Don’t forget to sign up for Tuesday night through the
I am thrilled to be hosting the mystery panel at the
Annenberg Beach House tomorrow night. Part of it is selfish. When I sent my application
to the Powers that Be to get this
residency, I sent in a piece of a mystery,
so I am poised to ask the panelists a million questions. Tell us your tricks. Reveal
how you pull rabbits out of hats. Show us why you love Los Angeles as a
setting. Do you revel in this place as much as I do.
At the moment, I am sitting here, watching the sunset over a
rough ocean. The sky is strange tonight. It’s pale blue at the top, then fades to white, to yellow, to orange, to a
layer of clouds that drop into a roiling sea. The colors are pastel, quiet; the vibrancy isn’t going to arrive tonight.
The sun will go down without fanfare.
But back to tomorrow and the panel: All four of our panelists have
experience in film, television and
fiction. Richard Rayner has also written non-fiction about LA crime and has a thorough knowledge
of all the true dastardly deeds that gave rise to the noir of Raymond Chandler, Dashiell Hamett, and others.
Southern California, despite the complaints
about traffic and superficiality, has traditionally offered great riches -- gold, oil, entertainment, weather, breathtaking landscapes. It’s a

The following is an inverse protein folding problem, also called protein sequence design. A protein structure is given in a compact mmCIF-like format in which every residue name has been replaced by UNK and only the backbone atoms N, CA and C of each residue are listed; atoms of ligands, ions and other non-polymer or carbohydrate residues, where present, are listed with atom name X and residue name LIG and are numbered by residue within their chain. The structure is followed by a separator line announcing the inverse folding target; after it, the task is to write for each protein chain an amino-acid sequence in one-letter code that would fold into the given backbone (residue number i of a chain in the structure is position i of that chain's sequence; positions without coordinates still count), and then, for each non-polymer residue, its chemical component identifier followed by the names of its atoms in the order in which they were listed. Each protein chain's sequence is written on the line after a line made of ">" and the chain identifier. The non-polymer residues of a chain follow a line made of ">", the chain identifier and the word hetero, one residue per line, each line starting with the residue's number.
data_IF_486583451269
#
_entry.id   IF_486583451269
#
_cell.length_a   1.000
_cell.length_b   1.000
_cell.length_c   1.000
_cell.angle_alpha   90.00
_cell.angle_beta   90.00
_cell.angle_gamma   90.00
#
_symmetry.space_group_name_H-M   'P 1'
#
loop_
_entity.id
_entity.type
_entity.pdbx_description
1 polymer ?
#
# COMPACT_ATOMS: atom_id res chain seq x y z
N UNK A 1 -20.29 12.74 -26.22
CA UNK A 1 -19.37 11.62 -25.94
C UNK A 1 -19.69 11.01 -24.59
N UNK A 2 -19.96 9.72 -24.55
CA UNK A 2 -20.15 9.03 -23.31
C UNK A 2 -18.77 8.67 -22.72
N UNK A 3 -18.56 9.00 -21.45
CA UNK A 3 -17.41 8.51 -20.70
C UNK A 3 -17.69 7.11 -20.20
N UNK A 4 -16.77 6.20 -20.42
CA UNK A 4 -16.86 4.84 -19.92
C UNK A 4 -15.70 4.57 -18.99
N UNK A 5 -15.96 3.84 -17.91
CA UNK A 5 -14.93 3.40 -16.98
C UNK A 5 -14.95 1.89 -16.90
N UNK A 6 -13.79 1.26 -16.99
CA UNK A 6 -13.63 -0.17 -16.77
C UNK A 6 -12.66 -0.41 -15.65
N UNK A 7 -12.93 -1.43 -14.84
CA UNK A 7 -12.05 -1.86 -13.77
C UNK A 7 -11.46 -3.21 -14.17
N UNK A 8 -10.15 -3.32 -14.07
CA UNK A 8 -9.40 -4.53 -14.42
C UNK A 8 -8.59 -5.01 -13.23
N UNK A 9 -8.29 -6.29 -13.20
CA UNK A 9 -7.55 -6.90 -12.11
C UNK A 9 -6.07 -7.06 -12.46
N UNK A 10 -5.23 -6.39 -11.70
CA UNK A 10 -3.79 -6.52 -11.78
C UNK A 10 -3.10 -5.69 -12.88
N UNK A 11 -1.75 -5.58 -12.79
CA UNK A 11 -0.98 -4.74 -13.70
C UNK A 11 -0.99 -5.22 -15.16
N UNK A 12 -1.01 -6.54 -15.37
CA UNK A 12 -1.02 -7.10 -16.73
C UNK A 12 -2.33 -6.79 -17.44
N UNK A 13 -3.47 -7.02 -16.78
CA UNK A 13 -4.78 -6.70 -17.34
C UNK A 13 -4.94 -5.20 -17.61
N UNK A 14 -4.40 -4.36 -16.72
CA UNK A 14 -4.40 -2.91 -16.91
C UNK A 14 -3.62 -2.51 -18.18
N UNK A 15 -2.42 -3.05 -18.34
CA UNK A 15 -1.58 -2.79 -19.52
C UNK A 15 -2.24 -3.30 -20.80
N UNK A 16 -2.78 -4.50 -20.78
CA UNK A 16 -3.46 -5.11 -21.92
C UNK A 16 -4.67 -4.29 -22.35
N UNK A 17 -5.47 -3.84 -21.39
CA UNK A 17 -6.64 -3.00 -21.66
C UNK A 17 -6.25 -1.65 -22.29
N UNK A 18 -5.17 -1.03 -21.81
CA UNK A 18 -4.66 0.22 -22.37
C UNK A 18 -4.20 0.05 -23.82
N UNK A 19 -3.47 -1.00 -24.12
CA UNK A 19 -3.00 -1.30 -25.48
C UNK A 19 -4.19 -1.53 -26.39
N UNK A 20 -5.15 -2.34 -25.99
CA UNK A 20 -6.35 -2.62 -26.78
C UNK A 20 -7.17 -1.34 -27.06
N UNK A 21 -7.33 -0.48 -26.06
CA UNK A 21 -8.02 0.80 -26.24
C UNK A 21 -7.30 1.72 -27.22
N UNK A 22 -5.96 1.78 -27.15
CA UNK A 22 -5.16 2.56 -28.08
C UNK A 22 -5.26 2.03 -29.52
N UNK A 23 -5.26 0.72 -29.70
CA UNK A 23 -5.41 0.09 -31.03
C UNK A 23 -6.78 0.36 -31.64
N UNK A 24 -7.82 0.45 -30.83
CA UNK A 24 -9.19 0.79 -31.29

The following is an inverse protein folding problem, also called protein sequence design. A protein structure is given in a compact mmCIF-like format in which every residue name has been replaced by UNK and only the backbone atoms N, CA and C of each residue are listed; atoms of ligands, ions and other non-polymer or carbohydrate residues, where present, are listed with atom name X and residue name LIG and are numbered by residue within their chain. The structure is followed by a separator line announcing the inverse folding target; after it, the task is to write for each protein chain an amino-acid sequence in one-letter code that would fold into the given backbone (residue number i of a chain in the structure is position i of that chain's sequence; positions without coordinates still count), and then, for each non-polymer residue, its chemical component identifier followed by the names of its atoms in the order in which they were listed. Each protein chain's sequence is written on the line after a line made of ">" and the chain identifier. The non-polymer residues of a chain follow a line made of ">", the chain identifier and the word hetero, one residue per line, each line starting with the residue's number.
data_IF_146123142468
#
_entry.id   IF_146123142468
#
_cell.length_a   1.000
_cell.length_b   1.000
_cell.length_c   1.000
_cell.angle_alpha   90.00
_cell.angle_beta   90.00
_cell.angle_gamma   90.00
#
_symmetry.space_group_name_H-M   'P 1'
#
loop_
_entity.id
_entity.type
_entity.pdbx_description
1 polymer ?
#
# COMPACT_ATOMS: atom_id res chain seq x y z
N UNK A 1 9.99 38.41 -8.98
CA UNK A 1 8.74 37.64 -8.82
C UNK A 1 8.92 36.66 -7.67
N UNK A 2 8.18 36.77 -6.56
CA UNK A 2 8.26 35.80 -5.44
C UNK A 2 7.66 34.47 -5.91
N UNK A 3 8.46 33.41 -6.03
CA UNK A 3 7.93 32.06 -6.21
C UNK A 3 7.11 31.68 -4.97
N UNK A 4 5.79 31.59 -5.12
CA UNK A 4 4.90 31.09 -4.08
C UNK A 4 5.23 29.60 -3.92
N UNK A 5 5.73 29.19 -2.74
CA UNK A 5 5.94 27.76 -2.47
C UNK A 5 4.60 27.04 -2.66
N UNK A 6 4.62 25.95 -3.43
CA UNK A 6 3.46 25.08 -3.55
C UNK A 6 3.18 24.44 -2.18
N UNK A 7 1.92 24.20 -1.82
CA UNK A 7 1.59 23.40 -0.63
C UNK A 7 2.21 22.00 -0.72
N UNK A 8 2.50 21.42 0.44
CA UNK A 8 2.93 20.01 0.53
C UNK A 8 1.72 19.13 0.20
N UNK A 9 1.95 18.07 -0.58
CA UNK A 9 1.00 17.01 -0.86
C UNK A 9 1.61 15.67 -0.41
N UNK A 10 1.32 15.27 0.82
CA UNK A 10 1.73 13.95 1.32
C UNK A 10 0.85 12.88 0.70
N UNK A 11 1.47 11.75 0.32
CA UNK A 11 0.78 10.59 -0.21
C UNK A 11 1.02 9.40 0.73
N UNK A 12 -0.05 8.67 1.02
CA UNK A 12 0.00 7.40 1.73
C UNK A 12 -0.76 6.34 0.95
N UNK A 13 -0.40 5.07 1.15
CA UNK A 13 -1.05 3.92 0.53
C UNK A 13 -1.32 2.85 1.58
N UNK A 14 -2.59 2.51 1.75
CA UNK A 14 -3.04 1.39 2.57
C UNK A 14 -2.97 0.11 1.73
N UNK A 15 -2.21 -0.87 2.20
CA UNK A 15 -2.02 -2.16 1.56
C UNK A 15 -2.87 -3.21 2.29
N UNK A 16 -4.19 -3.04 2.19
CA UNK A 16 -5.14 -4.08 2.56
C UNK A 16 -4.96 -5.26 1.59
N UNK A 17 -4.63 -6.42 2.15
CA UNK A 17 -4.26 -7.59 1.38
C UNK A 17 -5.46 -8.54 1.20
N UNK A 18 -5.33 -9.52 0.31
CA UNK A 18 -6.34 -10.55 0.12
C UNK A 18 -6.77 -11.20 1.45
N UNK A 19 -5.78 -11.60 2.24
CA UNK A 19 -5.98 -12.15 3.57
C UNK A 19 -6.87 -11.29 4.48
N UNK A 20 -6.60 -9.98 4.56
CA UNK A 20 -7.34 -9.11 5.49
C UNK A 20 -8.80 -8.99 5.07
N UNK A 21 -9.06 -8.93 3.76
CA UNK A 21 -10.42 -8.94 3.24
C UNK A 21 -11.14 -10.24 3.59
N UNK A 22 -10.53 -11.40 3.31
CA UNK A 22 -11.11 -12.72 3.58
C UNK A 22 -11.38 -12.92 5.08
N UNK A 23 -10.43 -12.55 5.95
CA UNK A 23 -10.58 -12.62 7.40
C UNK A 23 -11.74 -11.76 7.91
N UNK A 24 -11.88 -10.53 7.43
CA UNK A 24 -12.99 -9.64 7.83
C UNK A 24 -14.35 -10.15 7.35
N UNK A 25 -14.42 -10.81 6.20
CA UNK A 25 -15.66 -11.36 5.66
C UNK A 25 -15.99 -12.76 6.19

place where the Bird of Paradise and Hibiscus are ubiquitous enough to seem
like wild flowers (are they?). LA has enticed strivers and dreamers to come here. What sometimes looks
ordinary in LA, appears extraordinary in those places from which many of us have
come (writing a book. making a movie.). When I first moved to California
from Boston, I heard, “LA? Why would you go out there? There is no culture.” I
don’t think anyone could say that with any conviction today. And if they did,
they would be showing an ignorance that comes from
not knowing who we Los Angelinos really are. Our culture does not just exist in
our theaters and museums (which rival the best in the world), but in our out-of-the-way galleries and in our unique stories.
The Marion Davies Guest House (where I am lucky enough to have an office during this residency), is a place
where docents volunteer time to explain the history of a building that
originated in a love affair. These docents revel in the history of their city;
they understand well that culture is contained
in everything from a city’s
history to its commitment to contemporary artists. Sometimes, I feel that
Marion Davies is wandering the halls, looking in on us all, and smiling.